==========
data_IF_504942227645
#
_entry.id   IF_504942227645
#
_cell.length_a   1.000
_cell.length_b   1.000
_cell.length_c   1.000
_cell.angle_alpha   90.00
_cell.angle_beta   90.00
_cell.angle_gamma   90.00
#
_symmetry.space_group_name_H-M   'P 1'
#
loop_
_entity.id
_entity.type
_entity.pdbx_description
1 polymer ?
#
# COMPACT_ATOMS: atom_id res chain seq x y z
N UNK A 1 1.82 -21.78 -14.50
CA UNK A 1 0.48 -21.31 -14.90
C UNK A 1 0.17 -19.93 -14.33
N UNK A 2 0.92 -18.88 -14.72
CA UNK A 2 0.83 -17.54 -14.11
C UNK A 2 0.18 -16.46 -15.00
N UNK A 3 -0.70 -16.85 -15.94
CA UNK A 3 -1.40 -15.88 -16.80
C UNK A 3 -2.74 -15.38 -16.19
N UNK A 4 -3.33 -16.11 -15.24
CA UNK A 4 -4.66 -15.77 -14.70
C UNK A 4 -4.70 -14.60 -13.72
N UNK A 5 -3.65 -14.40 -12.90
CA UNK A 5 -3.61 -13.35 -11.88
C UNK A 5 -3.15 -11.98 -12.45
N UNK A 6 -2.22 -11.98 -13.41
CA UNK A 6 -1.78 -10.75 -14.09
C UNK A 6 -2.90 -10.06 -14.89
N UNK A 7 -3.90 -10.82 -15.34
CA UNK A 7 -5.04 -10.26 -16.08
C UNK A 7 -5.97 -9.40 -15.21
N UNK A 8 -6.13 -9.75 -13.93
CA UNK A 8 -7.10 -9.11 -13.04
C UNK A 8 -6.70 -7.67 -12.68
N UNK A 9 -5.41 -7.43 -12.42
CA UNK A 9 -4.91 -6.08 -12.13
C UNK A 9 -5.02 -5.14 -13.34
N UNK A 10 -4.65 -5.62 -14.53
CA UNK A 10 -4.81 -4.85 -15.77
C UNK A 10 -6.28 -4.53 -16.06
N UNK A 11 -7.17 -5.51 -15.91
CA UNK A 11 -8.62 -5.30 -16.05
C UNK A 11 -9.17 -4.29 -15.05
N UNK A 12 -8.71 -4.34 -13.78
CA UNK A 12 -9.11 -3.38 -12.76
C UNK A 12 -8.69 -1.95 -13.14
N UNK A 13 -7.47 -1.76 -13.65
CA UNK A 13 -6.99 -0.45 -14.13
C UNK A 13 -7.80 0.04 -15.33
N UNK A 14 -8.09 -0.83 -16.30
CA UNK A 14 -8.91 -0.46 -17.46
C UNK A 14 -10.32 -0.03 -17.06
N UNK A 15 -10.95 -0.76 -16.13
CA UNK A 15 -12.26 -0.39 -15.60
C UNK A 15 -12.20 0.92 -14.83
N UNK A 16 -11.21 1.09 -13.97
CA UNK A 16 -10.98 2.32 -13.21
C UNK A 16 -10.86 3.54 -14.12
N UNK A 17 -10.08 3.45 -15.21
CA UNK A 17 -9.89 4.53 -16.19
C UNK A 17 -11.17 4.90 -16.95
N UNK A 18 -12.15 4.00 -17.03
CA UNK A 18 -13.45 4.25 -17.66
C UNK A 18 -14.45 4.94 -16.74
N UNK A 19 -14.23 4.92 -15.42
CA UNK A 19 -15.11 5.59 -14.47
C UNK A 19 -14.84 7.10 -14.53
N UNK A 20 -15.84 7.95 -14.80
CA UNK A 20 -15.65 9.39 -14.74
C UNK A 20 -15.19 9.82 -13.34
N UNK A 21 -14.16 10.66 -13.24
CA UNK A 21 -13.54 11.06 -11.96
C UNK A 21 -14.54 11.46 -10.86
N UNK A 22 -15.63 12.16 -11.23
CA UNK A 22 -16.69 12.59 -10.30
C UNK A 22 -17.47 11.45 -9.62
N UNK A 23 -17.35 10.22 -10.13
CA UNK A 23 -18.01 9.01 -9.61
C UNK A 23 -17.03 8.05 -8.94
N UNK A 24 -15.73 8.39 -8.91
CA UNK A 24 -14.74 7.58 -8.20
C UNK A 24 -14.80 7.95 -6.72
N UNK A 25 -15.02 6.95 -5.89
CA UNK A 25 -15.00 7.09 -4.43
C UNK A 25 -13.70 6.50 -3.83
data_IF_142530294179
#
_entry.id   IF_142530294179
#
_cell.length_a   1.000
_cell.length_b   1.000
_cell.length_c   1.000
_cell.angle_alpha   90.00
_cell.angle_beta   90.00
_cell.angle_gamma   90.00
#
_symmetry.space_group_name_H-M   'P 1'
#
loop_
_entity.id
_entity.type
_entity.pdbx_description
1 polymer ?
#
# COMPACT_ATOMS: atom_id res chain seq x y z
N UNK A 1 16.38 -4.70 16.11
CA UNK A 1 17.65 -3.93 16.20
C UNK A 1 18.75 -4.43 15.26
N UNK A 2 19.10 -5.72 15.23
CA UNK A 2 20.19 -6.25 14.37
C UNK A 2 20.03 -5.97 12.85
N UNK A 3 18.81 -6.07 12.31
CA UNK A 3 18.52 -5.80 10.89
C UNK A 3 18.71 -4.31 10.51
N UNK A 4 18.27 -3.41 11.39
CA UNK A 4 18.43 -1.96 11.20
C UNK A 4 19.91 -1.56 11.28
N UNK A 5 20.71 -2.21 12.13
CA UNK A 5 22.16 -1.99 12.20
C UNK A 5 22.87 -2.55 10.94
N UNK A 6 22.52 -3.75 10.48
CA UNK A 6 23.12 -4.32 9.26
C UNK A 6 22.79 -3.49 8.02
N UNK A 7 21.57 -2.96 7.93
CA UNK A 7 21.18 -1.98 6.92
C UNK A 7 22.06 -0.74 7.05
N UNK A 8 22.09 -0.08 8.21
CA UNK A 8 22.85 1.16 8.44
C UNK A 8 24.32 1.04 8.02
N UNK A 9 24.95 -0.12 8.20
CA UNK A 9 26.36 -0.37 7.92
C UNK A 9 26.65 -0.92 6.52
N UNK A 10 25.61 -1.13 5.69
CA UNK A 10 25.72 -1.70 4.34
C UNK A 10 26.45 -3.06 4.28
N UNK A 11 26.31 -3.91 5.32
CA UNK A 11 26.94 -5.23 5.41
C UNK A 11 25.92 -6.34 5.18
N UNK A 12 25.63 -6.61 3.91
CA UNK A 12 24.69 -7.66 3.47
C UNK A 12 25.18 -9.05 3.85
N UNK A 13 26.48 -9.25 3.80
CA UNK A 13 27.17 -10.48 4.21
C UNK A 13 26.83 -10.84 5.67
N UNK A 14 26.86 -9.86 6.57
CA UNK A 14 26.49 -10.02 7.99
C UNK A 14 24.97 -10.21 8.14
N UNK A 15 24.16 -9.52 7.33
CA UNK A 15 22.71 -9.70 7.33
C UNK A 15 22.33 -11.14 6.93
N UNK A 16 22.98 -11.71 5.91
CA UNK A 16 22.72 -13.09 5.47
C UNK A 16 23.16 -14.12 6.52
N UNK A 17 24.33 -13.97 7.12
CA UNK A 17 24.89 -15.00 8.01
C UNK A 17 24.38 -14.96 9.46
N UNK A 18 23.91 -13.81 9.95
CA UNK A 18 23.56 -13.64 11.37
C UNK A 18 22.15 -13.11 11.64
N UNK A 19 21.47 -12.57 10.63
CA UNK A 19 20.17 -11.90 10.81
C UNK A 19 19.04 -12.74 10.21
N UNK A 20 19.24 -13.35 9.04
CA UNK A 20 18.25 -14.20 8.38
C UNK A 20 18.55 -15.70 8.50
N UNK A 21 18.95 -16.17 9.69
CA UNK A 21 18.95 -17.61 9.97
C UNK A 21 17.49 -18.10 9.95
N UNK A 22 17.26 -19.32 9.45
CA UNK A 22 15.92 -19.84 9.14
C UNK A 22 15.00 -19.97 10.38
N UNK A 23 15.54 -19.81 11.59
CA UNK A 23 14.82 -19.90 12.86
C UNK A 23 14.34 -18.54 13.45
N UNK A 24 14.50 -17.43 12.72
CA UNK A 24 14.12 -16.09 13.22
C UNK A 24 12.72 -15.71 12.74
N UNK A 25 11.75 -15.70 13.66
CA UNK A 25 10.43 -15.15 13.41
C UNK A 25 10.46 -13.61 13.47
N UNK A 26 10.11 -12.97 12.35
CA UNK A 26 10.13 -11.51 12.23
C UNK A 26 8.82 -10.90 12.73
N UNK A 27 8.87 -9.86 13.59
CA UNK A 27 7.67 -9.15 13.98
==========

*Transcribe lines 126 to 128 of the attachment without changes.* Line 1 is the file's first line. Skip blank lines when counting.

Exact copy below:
CA UNK A 4 18.43 -1.96 11.20
C UNK A 4 19.91 -1.56 11.28
N UNK A 5 20.71 -2.21 12.13